175–177 Greyhound Pub. This old pub, once famous for its rock gigs, now seems to be called the Southern Belle. It has also been called Puzzle, Astro Bar and the Cosmic Comedy Club.
St Clement’s Church. This was originally on the corner of Crabtree Lane and is a district church for the Fulham Parish. It was founded in 1886. In the 1960s it was linked to St.Etheldreda’s. By the winter of 1964/5 services were held in a chapel in the Vicarage because of the cost of heating the church. It was decided to demolish it and replace with a smaller building. The old church was replaced by flats by Shepherd's Bush Housing Association, and the new church, designed by Michael Briscoe and on the site of the old hall was dedicated in 1978.
Sandell’s Corner. This was named after a gardener who had a business on what is now the Lillie Road Recreation ground.
Recreation Ground. The railings along the road are set back to produce a grass verge along the road and shrubs have been planted there.
Public Conveniences. These date from 1894, with a gable above a big central archway. They were converted to offices in 1986.
Pillar Box from the reign of Edward VII. This is on the corner of Niton Road
Wheatsheaf Wharf. In the 1930s this wharf was in the ownership of Joseph Mears
Wheatsheaf Wharf. Before the Great War this was in use by Oil Refiners Ltd. This appears to have been an edible oils business making margarine which moved to Manchester.
Wheatsheaf Wharf. Dip lock Caterpillar Tractor Company business under Brahma Dip lock who had invented a ‘caterpillar’ type traction engine with feet called The Bedrail. This was later to contribute to the development of the military tank and various tractor applications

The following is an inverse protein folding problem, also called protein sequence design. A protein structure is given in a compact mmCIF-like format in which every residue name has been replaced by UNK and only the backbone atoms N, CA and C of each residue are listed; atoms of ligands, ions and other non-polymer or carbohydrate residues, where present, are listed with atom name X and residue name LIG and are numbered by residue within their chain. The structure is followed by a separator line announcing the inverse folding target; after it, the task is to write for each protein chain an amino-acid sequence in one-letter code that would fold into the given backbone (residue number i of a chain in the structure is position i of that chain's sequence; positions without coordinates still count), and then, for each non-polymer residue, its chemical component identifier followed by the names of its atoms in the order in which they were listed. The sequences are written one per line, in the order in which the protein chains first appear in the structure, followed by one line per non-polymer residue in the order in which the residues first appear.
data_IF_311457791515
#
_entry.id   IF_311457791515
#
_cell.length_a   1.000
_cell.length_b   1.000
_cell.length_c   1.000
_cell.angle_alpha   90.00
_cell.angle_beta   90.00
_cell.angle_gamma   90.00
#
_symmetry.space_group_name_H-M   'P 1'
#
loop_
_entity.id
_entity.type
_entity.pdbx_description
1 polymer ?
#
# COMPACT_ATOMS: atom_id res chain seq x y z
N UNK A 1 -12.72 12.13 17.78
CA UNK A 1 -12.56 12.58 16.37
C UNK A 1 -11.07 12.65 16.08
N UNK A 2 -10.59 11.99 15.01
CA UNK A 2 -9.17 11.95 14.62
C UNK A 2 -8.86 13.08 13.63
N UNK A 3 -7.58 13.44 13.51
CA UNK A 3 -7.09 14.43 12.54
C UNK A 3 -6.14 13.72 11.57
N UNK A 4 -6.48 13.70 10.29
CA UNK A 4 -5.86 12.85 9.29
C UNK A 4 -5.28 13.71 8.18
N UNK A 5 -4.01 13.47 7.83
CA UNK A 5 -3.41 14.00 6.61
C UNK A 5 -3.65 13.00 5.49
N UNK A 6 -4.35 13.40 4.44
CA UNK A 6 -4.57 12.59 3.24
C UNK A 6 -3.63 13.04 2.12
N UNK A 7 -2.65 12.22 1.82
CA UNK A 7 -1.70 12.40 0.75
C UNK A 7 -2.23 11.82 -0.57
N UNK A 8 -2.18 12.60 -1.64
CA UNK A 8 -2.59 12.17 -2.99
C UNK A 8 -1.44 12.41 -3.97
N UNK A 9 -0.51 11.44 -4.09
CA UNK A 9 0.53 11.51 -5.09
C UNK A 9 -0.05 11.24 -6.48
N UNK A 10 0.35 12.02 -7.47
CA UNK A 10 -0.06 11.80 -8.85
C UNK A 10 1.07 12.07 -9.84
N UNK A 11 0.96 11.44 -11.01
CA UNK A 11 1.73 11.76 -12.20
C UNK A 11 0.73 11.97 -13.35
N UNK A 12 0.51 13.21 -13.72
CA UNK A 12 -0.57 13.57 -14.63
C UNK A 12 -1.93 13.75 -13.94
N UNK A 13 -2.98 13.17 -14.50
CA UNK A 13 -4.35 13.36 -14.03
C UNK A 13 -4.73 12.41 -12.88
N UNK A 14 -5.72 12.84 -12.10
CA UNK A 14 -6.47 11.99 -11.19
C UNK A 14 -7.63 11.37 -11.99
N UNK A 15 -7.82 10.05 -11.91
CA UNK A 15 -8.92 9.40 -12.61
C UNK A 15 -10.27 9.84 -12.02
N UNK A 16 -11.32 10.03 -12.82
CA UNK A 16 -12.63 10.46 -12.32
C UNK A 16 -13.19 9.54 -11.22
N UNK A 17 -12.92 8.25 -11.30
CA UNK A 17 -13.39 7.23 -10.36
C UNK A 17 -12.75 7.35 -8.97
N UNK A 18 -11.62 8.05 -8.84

Rosebank. This was a house built 1809 by the Earl of Cholmondley and burnt down in 1864. Rebuilt, it was eventually demolished in 1934. Its ornamental grounds extended 565 feet along the river frontage and included a circular building, which were the dairy and larder as well as many important and rare trees.
Rosebank Wharf. This was used by Greenham building and demolition contractors but also by the Newcastle Coal and Shipping Co. As a coal transhipment wharf. Special vessels had to be constructed to work the wharf.
Rosebank Engineering works,
Crabtree Farm. The last farmers were the Matyear family. When the George Matyear died in 1910 he left his land to the King Edward VII Hospital Fund who sold it on to local developers Allen and Norris and development began on the Crabtree Lane Estate within a year.
Named for Sir John Scott Lillie, a veteran of the Peninsular War who owned land here
Lillie Road Recreation Ground. In the 17th this site was an orchard and gravel pits owned by Lady Pye, mother of Sir Nicholas Crispe. The park is used for sport and there is a sports centre.
378 Bishop Creighton House. Community Centre. This was named after a previous Bishop of London in the 1890s who lived in Fulham Palace. Three houses here were set up by his widow as a settlement in his memory. In 1912 a Play Centre was opened and work with local children began. In the following years a Boys Club was set up, and Invalid Kitchen, and a Child Guidance Clinic, Pensioners Clubs among much else. In 1960 it became the headquarters of the British Association of Residential Settlements providing support for other charities and organisations